This winter I ventured on a trip to an elementary school in the southern part of Norway to see the theatre performance Balladen om Reidun Robertson og Steven von Gutenberg (The Ballad of Reidun Robertson and Steven von Gutenberg). The production/performance was made by a theatre that calls itself “The Other Theatre” (Det Andre Teatret). The theatre is based in Oslo and their performances are usually based on improvisation. Upon entrance of the school, escaping the pouring rain outside, and finally locating the right entrance, I asked a child if she knew where the administration was. “No”, she promptly answered. “How about the teachers’ room, then?”, I asked. Upstairs, she pointed. In the administration, no one knew about the performances taking place, but were more than happy to find out for me and point me in the right direction. I ventured out in the rain again, and once again relied on pupils to find the right building and entrance. There were no signs or posters indicating where to go or when to enter, as the schools have their own systems that they don’t need to announce: Everyone there knows how it works. So, I sneaked inside, found a place at the back of the auditorium, in order not to block some of the young spectators’ view.


Two pupils were already present, as well as a couple of teachers; preparing and organising. A teacher arrived, followed by a class of children. He stood next to a row, pointed inwards and shouted the number of a class. The row quickly filled up, and the teacher moved about the space, indicating and shouting, and within few minutes, the rows were packed with children, laughing and talking, taking off their wet jackets and scarfs and hats. On stage, two children gathered, together with a performer, and quietly welcomed everyone (both performers and children) and hoped everyone would enjoy the performance. And thus, the performance could start: The lights were turned down, the performer in place, and music started playing. Comments on and imitations of what was said on stage was heard throughout the entire performance. Since the performance was based on improvisational methods and interactivity with the audience, a lot of the comments were welcomed from the stage and included in the plot, and other times ignored.


Watching performance in theatre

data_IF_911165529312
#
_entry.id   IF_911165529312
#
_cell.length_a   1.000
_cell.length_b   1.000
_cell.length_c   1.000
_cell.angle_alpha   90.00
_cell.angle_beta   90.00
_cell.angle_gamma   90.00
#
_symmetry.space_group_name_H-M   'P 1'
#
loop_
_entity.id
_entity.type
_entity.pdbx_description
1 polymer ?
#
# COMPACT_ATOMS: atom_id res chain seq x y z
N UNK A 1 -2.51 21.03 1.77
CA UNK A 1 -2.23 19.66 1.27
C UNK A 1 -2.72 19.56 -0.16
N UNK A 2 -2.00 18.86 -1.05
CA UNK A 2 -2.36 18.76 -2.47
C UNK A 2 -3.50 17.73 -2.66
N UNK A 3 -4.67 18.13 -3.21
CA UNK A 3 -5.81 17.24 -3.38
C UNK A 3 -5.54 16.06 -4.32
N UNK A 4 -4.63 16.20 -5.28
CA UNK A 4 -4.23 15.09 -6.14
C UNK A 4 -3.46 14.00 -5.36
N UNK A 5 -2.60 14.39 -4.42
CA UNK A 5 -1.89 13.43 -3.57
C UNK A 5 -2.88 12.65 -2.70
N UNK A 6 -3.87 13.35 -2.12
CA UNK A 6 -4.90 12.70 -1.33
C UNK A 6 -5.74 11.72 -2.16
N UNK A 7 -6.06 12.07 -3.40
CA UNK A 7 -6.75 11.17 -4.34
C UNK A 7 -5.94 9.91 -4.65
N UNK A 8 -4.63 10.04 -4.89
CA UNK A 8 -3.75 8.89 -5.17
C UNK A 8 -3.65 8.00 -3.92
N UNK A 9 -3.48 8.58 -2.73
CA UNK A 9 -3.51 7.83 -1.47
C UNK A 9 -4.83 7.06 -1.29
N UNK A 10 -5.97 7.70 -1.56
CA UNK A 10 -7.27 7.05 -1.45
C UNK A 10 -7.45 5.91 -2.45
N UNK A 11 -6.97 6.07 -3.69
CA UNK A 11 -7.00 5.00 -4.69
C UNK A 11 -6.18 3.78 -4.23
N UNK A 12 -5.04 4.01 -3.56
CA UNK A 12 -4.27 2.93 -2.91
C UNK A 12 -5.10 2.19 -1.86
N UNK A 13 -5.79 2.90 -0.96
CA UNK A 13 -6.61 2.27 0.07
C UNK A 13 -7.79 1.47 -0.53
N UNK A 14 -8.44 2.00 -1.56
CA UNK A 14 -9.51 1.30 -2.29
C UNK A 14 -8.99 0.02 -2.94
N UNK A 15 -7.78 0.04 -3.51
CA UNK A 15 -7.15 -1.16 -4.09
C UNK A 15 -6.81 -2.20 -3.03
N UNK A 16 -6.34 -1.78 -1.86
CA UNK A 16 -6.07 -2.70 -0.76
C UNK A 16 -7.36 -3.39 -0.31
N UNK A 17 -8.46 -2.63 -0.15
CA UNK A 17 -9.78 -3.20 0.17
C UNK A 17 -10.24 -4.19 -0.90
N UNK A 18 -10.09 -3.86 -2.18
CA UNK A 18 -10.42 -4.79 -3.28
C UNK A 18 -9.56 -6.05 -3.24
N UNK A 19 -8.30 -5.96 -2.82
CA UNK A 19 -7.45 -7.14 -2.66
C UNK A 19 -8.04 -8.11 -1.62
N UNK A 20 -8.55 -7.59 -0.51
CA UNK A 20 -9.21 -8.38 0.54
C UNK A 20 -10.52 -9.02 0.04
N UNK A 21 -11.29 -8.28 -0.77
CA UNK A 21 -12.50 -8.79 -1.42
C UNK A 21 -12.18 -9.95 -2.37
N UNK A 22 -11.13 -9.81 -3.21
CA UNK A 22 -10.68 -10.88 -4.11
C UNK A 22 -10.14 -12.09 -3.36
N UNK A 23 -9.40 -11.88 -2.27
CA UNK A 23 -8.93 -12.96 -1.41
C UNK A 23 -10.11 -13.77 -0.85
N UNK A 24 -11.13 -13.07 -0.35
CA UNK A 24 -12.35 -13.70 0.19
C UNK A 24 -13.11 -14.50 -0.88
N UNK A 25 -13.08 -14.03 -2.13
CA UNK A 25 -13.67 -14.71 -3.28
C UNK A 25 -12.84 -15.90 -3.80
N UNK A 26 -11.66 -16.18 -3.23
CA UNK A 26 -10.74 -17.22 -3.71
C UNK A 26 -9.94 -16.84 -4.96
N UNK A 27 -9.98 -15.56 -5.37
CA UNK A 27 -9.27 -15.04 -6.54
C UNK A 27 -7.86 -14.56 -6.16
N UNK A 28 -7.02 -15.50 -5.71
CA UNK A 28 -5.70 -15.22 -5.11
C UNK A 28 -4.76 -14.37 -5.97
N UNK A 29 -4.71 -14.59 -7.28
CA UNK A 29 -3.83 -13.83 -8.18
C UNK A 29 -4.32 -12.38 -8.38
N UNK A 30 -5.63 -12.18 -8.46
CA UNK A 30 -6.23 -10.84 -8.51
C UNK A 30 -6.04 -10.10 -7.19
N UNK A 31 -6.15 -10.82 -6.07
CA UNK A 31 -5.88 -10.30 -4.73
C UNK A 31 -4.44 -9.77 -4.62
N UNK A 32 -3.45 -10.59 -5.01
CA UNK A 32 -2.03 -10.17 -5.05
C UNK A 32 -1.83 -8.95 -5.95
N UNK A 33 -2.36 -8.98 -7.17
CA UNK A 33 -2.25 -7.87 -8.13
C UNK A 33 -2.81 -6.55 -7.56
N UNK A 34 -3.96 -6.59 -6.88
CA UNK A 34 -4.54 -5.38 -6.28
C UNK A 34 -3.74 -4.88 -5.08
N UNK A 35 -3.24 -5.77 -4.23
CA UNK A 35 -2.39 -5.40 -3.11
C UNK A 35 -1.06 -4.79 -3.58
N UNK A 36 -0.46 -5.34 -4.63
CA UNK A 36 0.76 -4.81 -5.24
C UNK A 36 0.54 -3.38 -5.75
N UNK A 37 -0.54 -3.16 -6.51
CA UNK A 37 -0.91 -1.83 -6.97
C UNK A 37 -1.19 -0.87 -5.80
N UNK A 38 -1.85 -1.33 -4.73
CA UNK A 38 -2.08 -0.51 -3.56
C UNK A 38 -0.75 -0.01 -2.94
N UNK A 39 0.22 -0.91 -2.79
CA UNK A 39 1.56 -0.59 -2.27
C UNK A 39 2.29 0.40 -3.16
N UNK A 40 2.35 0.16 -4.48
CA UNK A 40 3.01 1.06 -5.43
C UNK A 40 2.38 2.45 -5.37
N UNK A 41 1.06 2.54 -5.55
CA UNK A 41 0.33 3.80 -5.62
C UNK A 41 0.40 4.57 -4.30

When I recently attended a children’s performance in a public theatre, on a Saturday, the dynamics were different. As far as I could see, none of the children present came without one or several adults. Be it parents, grandparents, uncles, aunts or other caretakers; the children were accompanied by adults. Next to me was a mother and her two sons, out of which one of them was very bored (by his own statement). He kept creeping onto his mother’s lap, whispering loudly, “It’s not fun anymore, can we please leave?” Upon which, his mother responded that he had to concentrate, or she tried to point at things on stage, and exclaimed things like “Look!”, or “Wow!”, in a desperate attempt to make the performance fun or relevant to her son. No such look, as far as I could hear or see.


In my experience, be it public performances or TCS performances: In theatre for children, there are usually comments or questions from the audience. In public theatres or venues, the questions and comments are directed towards the accompanying adult, whereas in TCS they are shared among the pupils or directed towards the stage. How this specific way of watching performing arts— “watching others with others”, to lean on Eve Kosofsky Sedgwick and Rachel Fensham[v]—affects the art experience is something I hope to learn more about through my research. Perhaps young critics and writers could reflect on this, from their own perspective. For all I know, this might influence them less than I, as an outsider and professional spectator, expect them to.


Performances for TCS


After nearly twenty years of TCS, we still know fairly little about how the programme has influenced the children and their relation to the arts. During the children’s and youth theatre festival Showbox in Oslo in December 2019, a panel of seven teenagers discussed performing arts and teenagers. Early on, they all concluded with the following: “The most important thing in performances is to feel something.”[vi] TCS is, as mentioned, a collaboration between the Ministry of Culture and the Ministry of Education and Research, and it is stated in the programme’s goals that TCS should 1) help ensure that students are given the opportunity to experience professional art and culture, 2) make it easier for students to experience, become familiar with and develop an understanding of all forms of artistic and cultural expression, and 3) help ensure that artistic and cultural expression is aligned with educational objectives.[vii]


“Educational objectives” is a wide description and could perhaps also include the Kitchen Table demand: learning through emotions. From a critic’s point of view, the performing arts programme certainly gives the children the opportunity to become familiar with, if not “all” forms of cultural expression, at least a vast amount of it. There are for instance several productions and artists touring in the TCS programme, that also tour extensively internationally and are a part of the general contemporary theatre and dance context.


Vanity of Modern Panic (Photo: Kasper Nybo Photography)


Among them are the performance Garage by Cirka Theatre, which this spring has eight planned performances at Dansens Hus/House of Dance in Oslo for TCS. The performance has also toured to festivals in Italy, France, Germany and China. During the international ASSITEJ Artistic Gathering festival in Kristiansand in September 2019, several of the festival productions were also made available for TCS. Apart from Garage, the programme includes performances such as Vanity of Modern Panic by Gunilla Lind Dance Theatre and Playful Tiger by Barrowland Ballet. The national contemporary dance company Carte Blanche and theatre and dance companies like NIE Theatre, Panta Rei Dance Theatre, Jo Strømgren Company and Yngvild Aspeli/Cie Plexus Polaire all tour their productions both internationally and within TCS.